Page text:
By: Dr. Roman Burk
Supination (also called underpronation) happens when the foot does not roll inward sufficiently after it lands on the ground. Consequently, the force of the impact is concentrated on the outer side of the foot. Supination is especially problematic where the foot is continually striking the ground with some force, such as in running, hiking, and various other athletic activities. Unfortunately, habitual underpronation can lead to a whole host of other problems.
What Causes Supination?
Underpronation of the foot may be the result of having a foot with a naturally high arch. It can also be the outcome of weakness in certain muscles in the calves, ankles, or feet caused by an improper gait. Previous injuries or shoes that don’t fit properly may also play a part.
How to Tell if You Supinate
If you are underpronating, there are some giveaway signs, described as follows:
- Your Shoe Leans Noticeably to One Side – Place a shoe on a flat surface. If its tilts outward, you are most likely supinating. If the shoe is noticeably broken down on its outer side, continued wear is likely to make underpronation even worse as the shoe will provide less shock absorption on the worn side.
- You’re Having Foot and/or Ankle Problems – The extra pressure on the outside of the foot caused by underpronation can also decrease the stability of your ankle and increase the likelihood that you will roll or sprain it. In addition, stress fractures can occur in the fourth and/or fifth metatarsal bones that are connected to your fourth and pinky toes. Less commonly, supinators may also experience stress fractures in the fibula, the outside bone on the lower leg.
- You’re Getting Shin Pain – Because a supinated foot is less shock absorbent, over time a type of lower leg pain known as shin splints may result. Shin splints happen on the front part of the leg below the knee either on the outside (anterior shin splints) or the inside of the leg (medial shin splints). Supinators place most of their weight on the outer part of the foot, so they are more likely to suffer from anterior shin splints. If you find yourself regularly dealing with shin splints, here are some exercises that can help.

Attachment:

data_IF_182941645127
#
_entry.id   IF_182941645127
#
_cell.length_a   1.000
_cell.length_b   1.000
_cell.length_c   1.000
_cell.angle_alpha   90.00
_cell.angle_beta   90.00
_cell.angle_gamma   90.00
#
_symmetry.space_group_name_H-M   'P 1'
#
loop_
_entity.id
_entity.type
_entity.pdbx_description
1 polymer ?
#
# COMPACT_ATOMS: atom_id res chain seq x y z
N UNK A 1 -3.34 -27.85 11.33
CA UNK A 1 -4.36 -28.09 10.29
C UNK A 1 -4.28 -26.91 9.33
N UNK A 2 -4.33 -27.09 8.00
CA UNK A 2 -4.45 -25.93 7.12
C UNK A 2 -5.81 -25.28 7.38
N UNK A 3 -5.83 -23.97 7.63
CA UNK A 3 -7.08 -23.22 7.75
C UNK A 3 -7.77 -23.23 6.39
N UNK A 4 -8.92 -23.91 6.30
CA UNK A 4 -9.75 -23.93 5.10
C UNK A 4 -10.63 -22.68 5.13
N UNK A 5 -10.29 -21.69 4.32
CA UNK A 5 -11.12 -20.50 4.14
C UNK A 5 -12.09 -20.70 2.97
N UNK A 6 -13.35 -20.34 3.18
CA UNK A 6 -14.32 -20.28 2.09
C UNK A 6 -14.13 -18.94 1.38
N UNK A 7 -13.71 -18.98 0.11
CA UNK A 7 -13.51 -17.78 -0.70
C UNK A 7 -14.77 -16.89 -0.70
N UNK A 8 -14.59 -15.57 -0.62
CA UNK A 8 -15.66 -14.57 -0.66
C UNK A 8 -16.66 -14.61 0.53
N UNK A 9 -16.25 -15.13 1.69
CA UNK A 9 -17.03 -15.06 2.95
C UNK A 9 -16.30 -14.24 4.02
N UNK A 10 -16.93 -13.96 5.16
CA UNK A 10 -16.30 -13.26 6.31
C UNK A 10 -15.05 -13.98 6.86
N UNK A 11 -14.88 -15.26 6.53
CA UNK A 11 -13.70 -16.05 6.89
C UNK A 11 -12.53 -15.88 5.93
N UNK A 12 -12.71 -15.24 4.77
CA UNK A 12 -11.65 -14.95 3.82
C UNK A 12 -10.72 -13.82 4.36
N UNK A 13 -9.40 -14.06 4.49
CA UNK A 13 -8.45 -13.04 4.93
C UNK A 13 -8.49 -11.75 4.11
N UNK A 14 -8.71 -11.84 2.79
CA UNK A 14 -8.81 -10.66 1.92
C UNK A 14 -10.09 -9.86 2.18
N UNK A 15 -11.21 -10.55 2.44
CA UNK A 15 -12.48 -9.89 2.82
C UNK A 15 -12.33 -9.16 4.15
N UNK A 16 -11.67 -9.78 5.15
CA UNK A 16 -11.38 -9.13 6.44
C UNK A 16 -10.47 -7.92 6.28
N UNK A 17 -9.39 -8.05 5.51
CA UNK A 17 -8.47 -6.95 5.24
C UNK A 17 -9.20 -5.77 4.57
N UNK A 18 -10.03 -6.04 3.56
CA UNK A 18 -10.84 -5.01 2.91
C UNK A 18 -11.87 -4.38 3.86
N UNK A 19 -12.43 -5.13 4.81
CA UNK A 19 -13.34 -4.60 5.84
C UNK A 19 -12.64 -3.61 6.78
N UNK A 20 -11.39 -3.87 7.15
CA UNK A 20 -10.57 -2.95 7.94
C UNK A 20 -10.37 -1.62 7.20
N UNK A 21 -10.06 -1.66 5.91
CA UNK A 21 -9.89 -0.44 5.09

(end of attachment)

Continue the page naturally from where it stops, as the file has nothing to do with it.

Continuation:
- You Have a Super Tight Calf and Achilles – This is somewhat of a “chicken and egg” issue. Individuals with tight Achilles tendons and calf muscles tend to be supinators because the extra stress placed on the outside of the foot can radiate upward and contract tendons and muscles. Conversely, Achilles tendons and calf muscles that are tight may cause supination or make it worse.
- You Have Stabbing Pain On the Underside of Your Foot – Underpronation can create extra strain on your plantar fascia, the ligament that connects your heel and toes. This strain can lead to a painful condition called plantar fasciitis that is characterized by a deep ache or stabbing pain in the heel and/or along the arch of the foot. However, plantar fasciitis is a common condition and can be caused by factors other than supination.
Different Degrees of Supination
Supinated feet that are “flexible” can be corrected fairly easily, whereas supinated feet that are “rigid” are (as the name implies) much harder to fix. The degree of supination may be genetic or it may be a factor of age. People can start out with flexible supination, but with aging, their bones become more arthritic leading to more rigid supination.
Can Underpronation be Treated?
Once you have been correctly diagnosed as being a supinator, there are several things you can do to help alleviate the condition and its related issues:
- Strength Training: Focus on hip and glute strengthening exercises to improve the stability of your ankles and feet.
- Stretching: Regular stretching of your calves, Achilles, shins, and ankles before and after exercise such as running is especially important for supinators.
- Wear the Right Footwear: You need to wear shoes with extra cushioning that allow your feet to pronate more. Stores that specialize in athletic footwear can advise you on the best shoes for underpronation. And, replace your shoes before they become significantly worn down on the outer side.
- Consider Orthotics: In general, orthotics are somewhat trickier to design for underpronators vs. overpronators. However, a custom-built orthotic could give some measure of correction and also provide cushioning and a comfortable surface area for your foot.
How Rocky Mountain Foot & Ankle can Help
An average person will not know whether underpronation is the underlying cause of their specific foot-related issues. One of our trained podiatrists will study your foot alignment and perform tests to diagnose if you are indeed suffering from supination, and, if so, how severe your supination is. Whether it turns out that you have supination or not, once you have been accurately diagnosed, we can then plan the best course of treatment for your specific issues. Don’t spend any more time asking yourself if you underpronate – come to us and find out.
About Dr. Roman Burk:
Dr. Roman Burk is a podiatrist at Rocky Mountain Foot and Ankle. He completed his Doctor of Podiatric Medicine degree from Temple University in Philadelphia, Pennsylvania in 2004. Dr. Burk is accepting new patients.